[ED: The Supreme Court will hear oral arguments in New York State Rifle & Pistol Assn. v. City of New York on Monday, December 2. TTAG contributors LKB, a member of the Supreme Court bar, and Jeff Hulbert of Patriot Picket, will be there reporting on the arguments, the surrounding protests and other activity.]
As TTAG readers know, Monday is zero hour for the long-awaited Supreme Court argument in New York State Rifle & Pistol Assn. v. City of New York. But don’t expect to be able to just tune in and watch it on C-SPAN. For a number of reasons, the Supreme Court has always refused to allow its proceedings to be broadcast or videotaped.
Ergo, if you want to watch a Supreme Court argument, there is only one way: you have to do so in person.
I’m on my way to DC to report on the arguments for TTAG. Here’s is a quick summary of what I’ll have to do to hear the arguments, as well as what you should expect if you ever want to try and attend an argument session at the United States Supreme Court.
The SCOTUS courtroom is ridiculously small:
The benches in the public gallery will seat only about 120 people, and there are about 80 chairs “in front of the bar” for attorneys who are admitted to practice before the Supreme Court. There are also small dedicated seating sections for the press corps, invited guests of the Justices, and the Justices’ law clerks.
So we are starting with a very small number of potential seats in the courtroom to begin with. Then, some of the public gallery and bar members seats are set aside for the parties and attorneys involved in the cases being argued, as well as for attorneys being formally admitted to practice that day (who can each bring one guest).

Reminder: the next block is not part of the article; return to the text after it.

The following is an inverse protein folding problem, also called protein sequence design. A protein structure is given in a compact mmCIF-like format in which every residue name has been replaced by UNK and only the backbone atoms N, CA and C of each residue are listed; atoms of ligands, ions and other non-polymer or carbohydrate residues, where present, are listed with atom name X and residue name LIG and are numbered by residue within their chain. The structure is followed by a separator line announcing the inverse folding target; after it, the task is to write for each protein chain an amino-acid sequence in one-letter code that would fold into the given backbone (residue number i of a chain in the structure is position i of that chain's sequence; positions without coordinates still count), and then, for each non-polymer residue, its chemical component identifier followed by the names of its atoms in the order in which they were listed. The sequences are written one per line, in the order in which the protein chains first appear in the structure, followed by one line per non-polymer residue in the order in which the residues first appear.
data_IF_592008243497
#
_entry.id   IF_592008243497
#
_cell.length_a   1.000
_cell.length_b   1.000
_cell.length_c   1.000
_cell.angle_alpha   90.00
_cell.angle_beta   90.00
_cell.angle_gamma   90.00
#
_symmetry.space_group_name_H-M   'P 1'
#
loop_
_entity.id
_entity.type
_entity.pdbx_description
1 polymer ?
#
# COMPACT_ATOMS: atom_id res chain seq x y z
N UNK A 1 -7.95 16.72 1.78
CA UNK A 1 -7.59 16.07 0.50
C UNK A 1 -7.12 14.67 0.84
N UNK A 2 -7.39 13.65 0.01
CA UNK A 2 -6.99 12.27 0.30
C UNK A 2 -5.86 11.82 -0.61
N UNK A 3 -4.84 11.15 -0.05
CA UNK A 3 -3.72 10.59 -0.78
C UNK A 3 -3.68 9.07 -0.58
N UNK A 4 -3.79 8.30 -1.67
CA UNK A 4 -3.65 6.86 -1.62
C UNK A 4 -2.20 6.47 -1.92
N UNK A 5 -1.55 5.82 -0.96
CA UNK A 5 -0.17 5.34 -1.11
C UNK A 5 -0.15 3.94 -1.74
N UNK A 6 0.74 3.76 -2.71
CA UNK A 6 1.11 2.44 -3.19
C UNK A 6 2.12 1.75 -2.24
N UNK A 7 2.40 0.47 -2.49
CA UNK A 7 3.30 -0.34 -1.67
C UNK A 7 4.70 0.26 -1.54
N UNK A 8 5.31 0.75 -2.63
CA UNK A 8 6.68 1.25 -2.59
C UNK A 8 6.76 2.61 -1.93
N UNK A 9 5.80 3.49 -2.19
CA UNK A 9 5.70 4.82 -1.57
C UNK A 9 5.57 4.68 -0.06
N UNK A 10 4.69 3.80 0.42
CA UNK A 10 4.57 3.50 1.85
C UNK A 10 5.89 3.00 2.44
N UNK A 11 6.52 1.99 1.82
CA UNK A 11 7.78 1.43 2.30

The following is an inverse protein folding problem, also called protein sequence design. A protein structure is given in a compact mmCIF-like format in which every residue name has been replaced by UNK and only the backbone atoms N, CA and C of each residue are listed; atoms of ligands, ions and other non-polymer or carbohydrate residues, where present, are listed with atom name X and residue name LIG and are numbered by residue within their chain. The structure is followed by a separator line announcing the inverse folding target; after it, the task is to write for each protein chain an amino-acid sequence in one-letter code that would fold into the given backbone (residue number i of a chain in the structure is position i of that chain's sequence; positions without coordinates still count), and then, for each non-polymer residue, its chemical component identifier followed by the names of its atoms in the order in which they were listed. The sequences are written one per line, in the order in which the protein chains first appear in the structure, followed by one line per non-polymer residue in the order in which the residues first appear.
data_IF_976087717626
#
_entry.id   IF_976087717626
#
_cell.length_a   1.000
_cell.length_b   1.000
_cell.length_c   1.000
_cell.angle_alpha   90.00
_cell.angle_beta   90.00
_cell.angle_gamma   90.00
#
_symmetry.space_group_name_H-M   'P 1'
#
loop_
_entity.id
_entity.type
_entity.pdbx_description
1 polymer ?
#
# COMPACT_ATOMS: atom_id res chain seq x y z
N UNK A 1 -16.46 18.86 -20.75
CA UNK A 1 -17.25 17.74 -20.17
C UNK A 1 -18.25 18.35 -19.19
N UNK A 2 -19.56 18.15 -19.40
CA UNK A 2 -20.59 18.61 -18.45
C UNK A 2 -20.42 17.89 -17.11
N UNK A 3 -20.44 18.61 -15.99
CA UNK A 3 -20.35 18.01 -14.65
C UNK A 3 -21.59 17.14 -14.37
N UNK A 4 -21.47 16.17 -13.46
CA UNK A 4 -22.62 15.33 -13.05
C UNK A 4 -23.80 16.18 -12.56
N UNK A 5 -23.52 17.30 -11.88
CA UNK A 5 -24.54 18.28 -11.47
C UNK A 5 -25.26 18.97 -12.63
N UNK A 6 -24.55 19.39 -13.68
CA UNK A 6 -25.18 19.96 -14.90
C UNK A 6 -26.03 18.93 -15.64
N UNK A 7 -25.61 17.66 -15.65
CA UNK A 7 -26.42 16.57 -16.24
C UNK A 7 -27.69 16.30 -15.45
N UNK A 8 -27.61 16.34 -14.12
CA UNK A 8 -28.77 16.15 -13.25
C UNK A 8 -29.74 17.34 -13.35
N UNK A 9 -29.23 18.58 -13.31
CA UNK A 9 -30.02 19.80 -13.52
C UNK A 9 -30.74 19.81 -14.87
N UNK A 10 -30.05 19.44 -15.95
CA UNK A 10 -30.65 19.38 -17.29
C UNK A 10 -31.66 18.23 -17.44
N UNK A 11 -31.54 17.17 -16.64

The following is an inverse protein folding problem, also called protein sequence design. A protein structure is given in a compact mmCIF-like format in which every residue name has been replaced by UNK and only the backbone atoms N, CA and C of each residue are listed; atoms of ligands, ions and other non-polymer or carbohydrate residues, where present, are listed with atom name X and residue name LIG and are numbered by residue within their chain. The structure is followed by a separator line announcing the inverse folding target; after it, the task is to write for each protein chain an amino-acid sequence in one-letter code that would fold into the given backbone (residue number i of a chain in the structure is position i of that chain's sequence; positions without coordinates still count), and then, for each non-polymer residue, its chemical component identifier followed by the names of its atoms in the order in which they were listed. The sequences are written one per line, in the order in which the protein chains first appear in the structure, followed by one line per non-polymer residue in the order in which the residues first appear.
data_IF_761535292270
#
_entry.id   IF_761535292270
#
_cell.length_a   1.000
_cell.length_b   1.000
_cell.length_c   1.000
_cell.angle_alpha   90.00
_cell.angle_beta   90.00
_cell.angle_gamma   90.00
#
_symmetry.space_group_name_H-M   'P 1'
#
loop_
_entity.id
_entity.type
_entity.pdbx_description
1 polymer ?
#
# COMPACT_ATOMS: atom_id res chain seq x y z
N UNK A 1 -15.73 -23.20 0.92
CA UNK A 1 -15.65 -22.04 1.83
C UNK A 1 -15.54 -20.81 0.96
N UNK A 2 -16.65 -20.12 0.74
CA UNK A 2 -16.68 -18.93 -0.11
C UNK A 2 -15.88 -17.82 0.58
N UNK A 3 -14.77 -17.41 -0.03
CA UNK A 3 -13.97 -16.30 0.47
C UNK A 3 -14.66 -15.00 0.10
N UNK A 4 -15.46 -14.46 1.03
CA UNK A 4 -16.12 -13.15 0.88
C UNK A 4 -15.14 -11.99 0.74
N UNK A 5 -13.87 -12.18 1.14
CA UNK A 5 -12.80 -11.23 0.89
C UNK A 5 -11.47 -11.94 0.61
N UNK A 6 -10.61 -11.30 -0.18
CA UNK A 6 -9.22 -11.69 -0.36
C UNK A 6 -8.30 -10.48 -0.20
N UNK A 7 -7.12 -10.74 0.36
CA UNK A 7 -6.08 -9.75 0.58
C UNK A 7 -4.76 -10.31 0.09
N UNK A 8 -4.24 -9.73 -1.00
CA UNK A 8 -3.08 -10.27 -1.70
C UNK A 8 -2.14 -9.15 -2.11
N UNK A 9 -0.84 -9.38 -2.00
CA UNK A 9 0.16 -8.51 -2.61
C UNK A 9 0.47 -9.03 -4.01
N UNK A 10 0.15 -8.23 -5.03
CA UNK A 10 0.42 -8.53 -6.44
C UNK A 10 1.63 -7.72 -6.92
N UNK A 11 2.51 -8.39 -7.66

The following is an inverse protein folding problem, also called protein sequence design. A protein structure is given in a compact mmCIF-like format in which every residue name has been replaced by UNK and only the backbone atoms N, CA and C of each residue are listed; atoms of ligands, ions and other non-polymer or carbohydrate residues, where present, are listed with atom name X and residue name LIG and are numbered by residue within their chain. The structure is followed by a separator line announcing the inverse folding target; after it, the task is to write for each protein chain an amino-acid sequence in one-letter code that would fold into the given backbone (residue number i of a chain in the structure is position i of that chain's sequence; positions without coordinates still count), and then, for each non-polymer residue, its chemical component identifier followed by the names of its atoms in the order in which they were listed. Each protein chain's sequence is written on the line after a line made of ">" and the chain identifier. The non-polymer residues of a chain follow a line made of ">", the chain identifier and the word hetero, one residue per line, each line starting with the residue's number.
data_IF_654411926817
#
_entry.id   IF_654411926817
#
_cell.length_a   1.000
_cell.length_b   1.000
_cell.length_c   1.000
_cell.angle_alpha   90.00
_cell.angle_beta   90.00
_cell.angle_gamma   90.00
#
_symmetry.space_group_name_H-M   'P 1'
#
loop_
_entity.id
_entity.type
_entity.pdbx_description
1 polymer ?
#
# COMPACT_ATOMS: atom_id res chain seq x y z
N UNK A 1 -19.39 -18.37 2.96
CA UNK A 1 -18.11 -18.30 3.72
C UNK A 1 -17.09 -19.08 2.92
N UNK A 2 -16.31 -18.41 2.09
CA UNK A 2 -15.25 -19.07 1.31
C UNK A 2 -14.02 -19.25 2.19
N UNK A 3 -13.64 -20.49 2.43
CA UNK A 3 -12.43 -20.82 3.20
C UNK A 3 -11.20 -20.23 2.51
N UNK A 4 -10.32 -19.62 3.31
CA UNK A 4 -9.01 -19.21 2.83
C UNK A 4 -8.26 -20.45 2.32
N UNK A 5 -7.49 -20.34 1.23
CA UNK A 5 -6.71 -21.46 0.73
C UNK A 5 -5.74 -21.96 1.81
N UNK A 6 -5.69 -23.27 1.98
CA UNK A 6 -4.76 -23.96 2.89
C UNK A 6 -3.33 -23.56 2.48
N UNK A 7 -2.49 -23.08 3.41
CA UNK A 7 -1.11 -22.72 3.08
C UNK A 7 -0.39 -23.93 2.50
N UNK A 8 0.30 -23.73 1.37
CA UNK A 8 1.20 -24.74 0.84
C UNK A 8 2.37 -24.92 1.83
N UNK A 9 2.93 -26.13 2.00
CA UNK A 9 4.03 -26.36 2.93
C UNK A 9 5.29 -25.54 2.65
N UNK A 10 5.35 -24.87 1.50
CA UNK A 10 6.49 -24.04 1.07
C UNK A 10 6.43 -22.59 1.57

As a result, there are usually about 50 seats available in the public gallery, and 30-40 (often fewer) in the members section. The Court does not sell tickets or take reservations, so these seats are passed out on a “first come, first served” basis on the day of the argument.
For days with only “routine” cases being argued, the line for these few public gallery seats often forms well before dawn. For high profile cases (e.g., abortion, same sex marriage, DACA, Second Amendment cases, etc.), it often forms days before, with people camping out in a manner reminiscent of concert ticket lines circa 1980.
Making matters worse, the use of paid line-sitters is allowed in the public line. As a result, you have to be very determined (or be willing to hire a line-sitter) if you want to have any chance to get a seat in the public gallery for a high profile case like NYSRPA.
At about 7:00 AM, court personnel come out and give out numbered tickets to the first 50 people or so in the public line. Those people are guaranteed a seat. The next people in line will receive numbered tickets that might get them in if space becomes available.
If you aren’t one of the lucky ones who get a seat, you can still get in the “3 minute line” (a/k/a the Tourist Line) where members of the public can observe the proceedings from a standing room only section in the rear of the courtroom for about 3 minutes at a time before being cycled out for the next group.
If you do get in to watch an argument, don’t expect to take a selfie for the family photo album — no cameras or electronics of any kind are allowed past security, not even smart watches. And, as with any courthouse, don’t even think of bringing your EDC gat or blade.
For attorneys admitted to practice before the Supreme Court, things are a little different. There is a separate “bar line” for the “in front of the bar” seats. On days with “routine” arguments, you might even be able to show up as late as 9:00 AM and still snag a seat in front of the bar for the 10:00 AM arguments.
For high-profile cases, however, the members line often forms in the wee hours of the morning. Using paid line-sitters in the members line is prohibited. If you want to watch the arguments from in front of the bar, you’re supposed to stand in the line yourself.
Additionally, you must be “dressed for court,” which means for a high-profile case you’re likely going to be standing in line outside for hours (often in inclement weather) in a suit and tie.